ONA had been established in 1978 by Prime Minister Fraser on the recommendation of Justice Hope. Some were uncomfortable with the challenge this appeared to present to the established intelligence agencies, including the Defence Department’s JIO and ASIO. ONA Director-General Robert (Bob) Furlonger publicly dismissed talk of tension between JIO, ASIO and ONA,79 but Campbell believed that several officers inside ONA should not be provided with national security-classified material. The revelations of leaked reports from ONA to the parliamentary Opposition caused a minor political storm, particularly once ALP MP Clyde Cameron discussed it in Parliament in April 1980. The reports indicated that ONA’s assessment of the Soviet 1979 invasion of Afghanistan was less threatening than Fraser or the other agencies were comfortable with. But the most controversial aspect of Cameron’s speech was his fanciful claim that Campbell was an ASIO plant in the ONA and that this discovery had led to his dismissal from ONA.80
When media reports picked up on these claims,81 Furlonger asked Woodward to review ONA’s security practices. Woodward was also asked to investigate further allegations of deliberate security breaches. His report, which was considered by Cabinet in mid-June 1980, made a number of procedural recommendations to improve security practices, but a key conclusion was that there was no credible evidence of any serious security breach by any ONA officer.82
As part of the process, Furlonger had been invited to review Woodward’s draft report and had suggested a number of changes. He requested a concluding point be added: ‘There is therefore no reason, arising from this inquiry, to conclude that ONA is not basically a secure organisation.’ Woodward considered this point was ‘reasonably made, having regard to considerations of staff morale and the international standing of ONA’.83 But they had not yet heard the end of this story.
In early April 1980, reports emerged that an ASIO threat assessment for 1979 had been lost by ONA and Fraser rang Woodward to ask him what was being done about it. Woodward noted that some paragraphs in the assessment might generate some embarrassment concerning Indonesia, China, Iraq and Libya, but he argued that no lasting damage would be done to international relations or national security as a result of the loss. Fraser expressed ‘deep concern’ about the number of serious leaks that had occurred from various departments in recent times.84 In the end, an investigation was conducted within the intelligence community, and a number of recommendations were accepted that were intended to improve security and accountability for document handling and distribution.85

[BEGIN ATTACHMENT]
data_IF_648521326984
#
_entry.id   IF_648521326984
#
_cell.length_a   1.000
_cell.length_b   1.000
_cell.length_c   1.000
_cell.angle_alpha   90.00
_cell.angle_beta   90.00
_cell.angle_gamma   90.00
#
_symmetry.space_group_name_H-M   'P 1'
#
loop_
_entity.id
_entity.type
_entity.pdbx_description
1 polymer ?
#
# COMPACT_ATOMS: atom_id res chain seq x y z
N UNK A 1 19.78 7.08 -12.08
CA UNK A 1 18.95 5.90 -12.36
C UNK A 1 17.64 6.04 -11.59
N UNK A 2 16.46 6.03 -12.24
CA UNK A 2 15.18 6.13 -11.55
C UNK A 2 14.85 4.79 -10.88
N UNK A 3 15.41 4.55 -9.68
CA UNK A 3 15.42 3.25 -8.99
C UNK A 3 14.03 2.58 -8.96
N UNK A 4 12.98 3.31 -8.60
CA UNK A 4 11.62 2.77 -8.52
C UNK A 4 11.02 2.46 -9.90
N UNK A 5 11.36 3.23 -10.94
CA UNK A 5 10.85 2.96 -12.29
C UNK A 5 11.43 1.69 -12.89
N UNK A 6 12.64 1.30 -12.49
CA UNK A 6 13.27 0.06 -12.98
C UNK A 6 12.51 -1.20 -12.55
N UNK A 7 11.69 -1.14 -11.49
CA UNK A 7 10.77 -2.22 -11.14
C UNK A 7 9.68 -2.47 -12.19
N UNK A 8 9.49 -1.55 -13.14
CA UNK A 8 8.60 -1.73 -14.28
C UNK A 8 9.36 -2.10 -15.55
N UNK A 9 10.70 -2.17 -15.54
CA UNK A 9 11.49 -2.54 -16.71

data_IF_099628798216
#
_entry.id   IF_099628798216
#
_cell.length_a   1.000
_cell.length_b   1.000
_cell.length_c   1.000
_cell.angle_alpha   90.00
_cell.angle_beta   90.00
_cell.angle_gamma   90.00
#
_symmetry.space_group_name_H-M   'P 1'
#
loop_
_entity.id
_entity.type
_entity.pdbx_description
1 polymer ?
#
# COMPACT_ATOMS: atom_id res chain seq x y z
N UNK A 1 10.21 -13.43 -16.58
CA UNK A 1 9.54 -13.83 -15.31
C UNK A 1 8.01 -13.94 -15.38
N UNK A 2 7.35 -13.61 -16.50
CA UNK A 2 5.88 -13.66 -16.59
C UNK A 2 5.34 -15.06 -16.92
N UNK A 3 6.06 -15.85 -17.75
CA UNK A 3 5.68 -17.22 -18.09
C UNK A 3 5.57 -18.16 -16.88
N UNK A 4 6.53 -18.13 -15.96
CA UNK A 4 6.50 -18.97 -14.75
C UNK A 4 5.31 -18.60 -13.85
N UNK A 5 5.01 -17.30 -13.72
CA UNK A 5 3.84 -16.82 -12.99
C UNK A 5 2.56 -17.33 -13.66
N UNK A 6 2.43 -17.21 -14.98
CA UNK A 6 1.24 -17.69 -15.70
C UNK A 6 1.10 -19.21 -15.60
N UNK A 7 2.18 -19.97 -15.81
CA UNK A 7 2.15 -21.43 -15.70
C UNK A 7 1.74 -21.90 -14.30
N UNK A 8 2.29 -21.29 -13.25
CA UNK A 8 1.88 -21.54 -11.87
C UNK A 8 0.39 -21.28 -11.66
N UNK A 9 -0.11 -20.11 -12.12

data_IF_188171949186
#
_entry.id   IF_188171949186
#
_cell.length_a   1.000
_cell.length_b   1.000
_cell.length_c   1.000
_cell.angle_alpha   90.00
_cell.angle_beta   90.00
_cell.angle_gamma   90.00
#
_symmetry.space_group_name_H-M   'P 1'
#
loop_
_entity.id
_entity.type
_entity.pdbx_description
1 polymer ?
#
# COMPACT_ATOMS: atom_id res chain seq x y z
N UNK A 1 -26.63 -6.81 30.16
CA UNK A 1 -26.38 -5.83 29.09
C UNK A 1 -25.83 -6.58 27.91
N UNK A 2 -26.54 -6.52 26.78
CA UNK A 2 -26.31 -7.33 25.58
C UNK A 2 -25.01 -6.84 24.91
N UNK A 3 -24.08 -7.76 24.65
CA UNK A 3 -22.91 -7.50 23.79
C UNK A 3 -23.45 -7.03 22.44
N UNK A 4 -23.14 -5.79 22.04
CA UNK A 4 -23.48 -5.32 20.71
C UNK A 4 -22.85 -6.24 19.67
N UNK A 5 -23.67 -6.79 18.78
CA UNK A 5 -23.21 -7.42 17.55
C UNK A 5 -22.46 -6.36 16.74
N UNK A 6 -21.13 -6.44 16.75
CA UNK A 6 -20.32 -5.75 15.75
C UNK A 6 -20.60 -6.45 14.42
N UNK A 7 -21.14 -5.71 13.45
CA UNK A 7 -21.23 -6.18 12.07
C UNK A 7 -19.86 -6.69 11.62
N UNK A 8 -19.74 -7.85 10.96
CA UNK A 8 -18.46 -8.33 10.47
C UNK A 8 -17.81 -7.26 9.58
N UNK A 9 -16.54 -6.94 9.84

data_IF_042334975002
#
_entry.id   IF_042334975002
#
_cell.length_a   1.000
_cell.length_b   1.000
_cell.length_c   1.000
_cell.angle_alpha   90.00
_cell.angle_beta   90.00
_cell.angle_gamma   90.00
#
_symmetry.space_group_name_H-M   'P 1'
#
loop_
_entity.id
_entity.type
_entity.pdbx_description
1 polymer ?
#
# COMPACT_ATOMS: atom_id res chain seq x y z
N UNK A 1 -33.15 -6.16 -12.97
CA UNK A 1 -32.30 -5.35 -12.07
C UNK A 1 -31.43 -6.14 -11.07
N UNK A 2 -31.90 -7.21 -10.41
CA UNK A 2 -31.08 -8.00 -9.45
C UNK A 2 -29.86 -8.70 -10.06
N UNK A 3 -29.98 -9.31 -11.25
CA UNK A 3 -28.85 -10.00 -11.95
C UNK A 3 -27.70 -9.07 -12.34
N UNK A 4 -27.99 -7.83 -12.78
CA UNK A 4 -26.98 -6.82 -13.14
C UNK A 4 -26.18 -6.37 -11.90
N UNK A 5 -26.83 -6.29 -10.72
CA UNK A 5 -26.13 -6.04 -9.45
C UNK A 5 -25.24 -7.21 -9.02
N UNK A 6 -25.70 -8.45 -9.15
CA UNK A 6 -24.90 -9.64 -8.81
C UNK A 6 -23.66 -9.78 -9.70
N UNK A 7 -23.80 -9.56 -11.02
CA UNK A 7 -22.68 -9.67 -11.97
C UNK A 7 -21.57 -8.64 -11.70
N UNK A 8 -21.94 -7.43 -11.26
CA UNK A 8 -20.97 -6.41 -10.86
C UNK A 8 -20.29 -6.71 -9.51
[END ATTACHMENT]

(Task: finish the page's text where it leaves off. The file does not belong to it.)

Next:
An article in News Weekly on 30 July 1980 indicated that Woodward’s investigation report had been leaked. It interpreted the inclusion of a clause from Furlonger as meaning the report was substantially ‘modified’ before reaching the Prime Minister.86 Woodward categorically denied this and stood by the rigour of the editorial and approval process for the report as having enhanced, not ‘watered down’, the final product’s observations and recommendations.87 Woodward speculated Campbell was the source of the leak that made the article possible, but there was no evidence to support this.88 Given the public controversy, Fraser decided to address the matter in Parliament and through a press release to the media, reiterating Woodward’s declaration that there was ‘no credible evidence of any ONA document having got into the wrong hands, nor of the improper use of classified information by any ONA officer, nor any serious breach of security by any ONA officer’.89
ASIO’s work in the protective security domain during the Fraser years stands in contrast to the approach taken in earlier times. To begin with, while immigration vetting continued, there were no more massive Vietnam War protests to worry about, or the related vetting of national service conscripts.
With the advent of the Security Appeals Tribunal, ASIO came under considerable additional pressure not only in terms of workload but also to justify its decisions relating to security vetting and checking. Although initially concerned about what would happen once the tribunal was established, ASIO officers eventually recognised that it added legitimacy to their assessments. The fact that people could appeal against ASIO’s decisions paradoxically added strength to its assessments.
Despite the emphasis within ASIO on handling sensitive material, and the Organisation’s role in providing protective security advice to other departments, leaks of sensitive material continued from Commonwealth agencies. To the Organisation’s surprise, and at government direction, it found itself having to investigate these leaks in the wider Australian Public Service, which generated considerable additional work for ASIO staff. Leaks would continue to gain much attention and distract ASIO from higher priorities, but its largely balanced approach to managing such leaks was a credit to the Organisation.
In reflecting on the enduring significance of vetting for ASIO, it is important to remember that vetting was not done for its own sake. It was primarily intended as a protective security measure, to minimise the prospect of espionage and of penetration by hostile intelligence services. Vetting was intended to screen out from employment within the government bureaucracy those whose loyalties lay elsewhere. For migrant vetting, the intention was to screen out undesirable extremists from either end of the political spectrum.
By the time the Fraser Government lost office in the March 1983 Federal elections, ASIO had made significant progress on the path of reform while remaining vigilant in the areas for which it was responsible, including the pivotal issue of counterespionage—the subject of our next chapter.